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Using the D operator technique to solve a trig based DE

  1. Aug 4, 2012 #1
    hi everyone,

    im currently trying to teach myself the D operator technique, as opposed to the 'guess method' which i don't really like.

    I stumbled upon this on yahoo answers:

    (D^2 + 1)y = 4 cos x - sin x

    Find the complementary function by solving the auxiliary equation:
    m² + 1 = 0
    m² = -1
    m = ±i
    yᶜ = Asinx + Bcosx

    Find the particular integral by comparing coefficients:
    yᵖ = Cxsinx + Dxcosx
    yᵖ' = (C - Dx)sinx + (Cx + D)cosx
    yᵖ'' = (2C - Dx)cosx - (Cx + 2D)sinx
    yᵖ'' + yᵖ = 4cosx - sinx
    (2C - Dx)cosx - (Cx + 2D)sinx + Cxsinx + Dxcosx = 4cosx - sinx
    2Ccosx - 2Dsinx = 4cosx - sinx
    2C = 4
    C = 2
    2D = 1
    D = ½
    yᵖ = 2xsinx + xcosx / 2

    Find the general solution by combining these two parts:
    y = yᶜ + yᵖ
    y = Asinx + Bcosx + 2xsinx + xcosx / 2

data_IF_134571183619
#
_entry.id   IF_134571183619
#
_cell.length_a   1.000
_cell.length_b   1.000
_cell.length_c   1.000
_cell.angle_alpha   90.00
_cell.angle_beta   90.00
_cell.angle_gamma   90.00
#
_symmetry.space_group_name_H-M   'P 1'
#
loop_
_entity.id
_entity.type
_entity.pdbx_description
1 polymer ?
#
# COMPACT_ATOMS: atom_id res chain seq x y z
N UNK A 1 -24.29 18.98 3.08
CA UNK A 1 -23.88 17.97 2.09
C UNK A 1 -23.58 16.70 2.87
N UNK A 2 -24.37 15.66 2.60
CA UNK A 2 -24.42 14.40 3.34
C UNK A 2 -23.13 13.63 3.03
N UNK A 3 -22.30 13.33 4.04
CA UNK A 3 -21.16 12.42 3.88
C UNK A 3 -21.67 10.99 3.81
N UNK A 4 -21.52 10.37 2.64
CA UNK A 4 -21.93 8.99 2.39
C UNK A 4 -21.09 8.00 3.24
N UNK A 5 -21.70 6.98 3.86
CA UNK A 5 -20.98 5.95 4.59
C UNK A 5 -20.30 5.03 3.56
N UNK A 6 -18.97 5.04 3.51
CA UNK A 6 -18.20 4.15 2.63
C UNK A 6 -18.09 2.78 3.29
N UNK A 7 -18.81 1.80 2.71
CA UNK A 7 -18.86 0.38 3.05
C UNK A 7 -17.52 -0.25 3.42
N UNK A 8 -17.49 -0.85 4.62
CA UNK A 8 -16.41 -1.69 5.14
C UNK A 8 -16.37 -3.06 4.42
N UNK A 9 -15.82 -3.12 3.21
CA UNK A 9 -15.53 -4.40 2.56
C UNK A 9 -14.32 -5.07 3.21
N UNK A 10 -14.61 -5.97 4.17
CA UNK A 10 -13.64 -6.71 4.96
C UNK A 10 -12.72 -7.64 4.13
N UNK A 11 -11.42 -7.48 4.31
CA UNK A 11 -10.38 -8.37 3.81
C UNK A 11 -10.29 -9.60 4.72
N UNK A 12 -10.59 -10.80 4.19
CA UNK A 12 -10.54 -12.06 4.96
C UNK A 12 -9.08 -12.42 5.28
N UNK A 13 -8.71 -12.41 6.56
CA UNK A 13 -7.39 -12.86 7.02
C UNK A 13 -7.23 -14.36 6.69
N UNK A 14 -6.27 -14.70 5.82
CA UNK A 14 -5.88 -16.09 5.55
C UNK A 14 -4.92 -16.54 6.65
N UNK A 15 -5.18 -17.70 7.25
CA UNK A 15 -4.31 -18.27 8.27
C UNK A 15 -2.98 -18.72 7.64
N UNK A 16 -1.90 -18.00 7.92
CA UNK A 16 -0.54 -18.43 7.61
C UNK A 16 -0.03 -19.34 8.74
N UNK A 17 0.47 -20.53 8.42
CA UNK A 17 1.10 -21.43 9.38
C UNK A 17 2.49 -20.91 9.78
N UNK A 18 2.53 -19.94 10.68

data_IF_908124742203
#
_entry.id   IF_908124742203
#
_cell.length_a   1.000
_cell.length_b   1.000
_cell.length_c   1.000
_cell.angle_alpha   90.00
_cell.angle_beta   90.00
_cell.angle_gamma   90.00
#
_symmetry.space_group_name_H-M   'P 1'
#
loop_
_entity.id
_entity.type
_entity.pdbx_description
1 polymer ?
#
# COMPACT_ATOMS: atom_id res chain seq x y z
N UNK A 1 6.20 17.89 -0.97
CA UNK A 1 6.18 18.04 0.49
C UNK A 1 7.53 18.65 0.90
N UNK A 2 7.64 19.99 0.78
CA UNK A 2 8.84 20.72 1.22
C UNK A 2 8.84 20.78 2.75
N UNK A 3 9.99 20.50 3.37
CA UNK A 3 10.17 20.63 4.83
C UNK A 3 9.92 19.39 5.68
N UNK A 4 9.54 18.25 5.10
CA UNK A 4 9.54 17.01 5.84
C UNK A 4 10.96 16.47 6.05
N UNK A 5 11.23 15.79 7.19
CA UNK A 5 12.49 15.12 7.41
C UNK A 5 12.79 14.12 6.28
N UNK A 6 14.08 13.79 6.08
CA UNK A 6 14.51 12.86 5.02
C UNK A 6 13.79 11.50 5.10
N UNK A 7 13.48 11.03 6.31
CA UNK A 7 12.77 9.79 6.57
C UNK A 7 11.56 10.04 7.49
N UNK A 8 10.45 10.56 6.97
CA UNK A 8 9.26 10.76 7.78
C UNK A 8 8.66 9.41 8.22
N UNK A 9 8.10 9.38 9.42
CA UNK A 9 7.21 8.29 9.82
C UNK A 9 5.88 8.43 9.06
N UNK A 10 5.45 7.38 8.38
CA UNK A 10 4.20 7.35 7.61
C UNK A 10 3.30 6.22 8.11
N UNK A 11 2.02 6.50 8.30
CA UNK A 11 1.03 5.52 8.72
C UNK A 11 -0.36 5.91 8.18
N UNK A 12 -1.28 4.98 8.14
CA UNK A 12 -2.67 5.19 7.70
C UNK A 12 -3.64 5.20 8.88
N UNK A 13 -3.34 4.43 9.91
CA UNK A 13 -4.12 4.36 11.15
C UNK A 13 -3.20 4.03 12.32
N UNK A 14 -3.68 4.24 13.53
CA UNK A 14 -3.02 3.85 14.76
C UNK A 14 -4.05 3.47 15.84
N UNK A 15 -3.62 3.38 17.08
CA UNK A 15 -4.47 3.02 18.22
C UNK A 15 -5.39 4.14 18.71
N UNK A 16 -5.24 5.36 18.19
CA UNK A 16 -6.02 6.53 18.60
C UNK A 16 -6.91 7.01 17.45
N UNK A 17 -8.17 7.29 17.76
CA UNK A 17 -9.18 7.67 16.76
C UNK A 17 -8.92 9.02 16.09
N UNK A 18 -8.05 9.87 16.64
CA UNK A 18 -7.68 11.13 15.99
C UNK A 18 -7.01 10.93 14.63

y = (2x + A)sinx + (x + B)cosx / 2

    That's all well and good, but from my understanding to solve a DE of the form
    y'' -2y' -3y = cos3x
    using the D operator technique I would say ok
    ypi=1/ (D2-2D-3) cos3x
    and then replace D2's with -(α)2 where α is 3 in this case
    and then proceed to solve by using D2 terms

    In the yahoo answers example are they using a different method because there are 2 trig functions on the RHS? I'm also unsure if they have used D as a constant and as the operator?

    Sorry for the long post, bottom line is I want to able to use the D operator technique to solve a DE with multiple trig terms on the RHS, and is there a way similar to how you would solve for one trig term, as I explained?

    Mitch
     
  2. jcsd
  3. Aug 5, 2012 #2

    chiro

    User Avatar
    Science Advisor

    Hey mitch_1211.

    The idea will be to apply 1/P(D) (where P(D) is the operator definition on the LHS) to each term on the RHS. You have the property of linearity which means you can separate the terms and solve each one individually.

    Just to clarify, this means 1/P(D)[f(x) + g(x)] = [1/P(D)]f(x) + [1/P(D)]g(x)
     
  4. Aug 5, 2012 #3
    Oh I didn't even think of that! Thank you so much that makes things much easier
     
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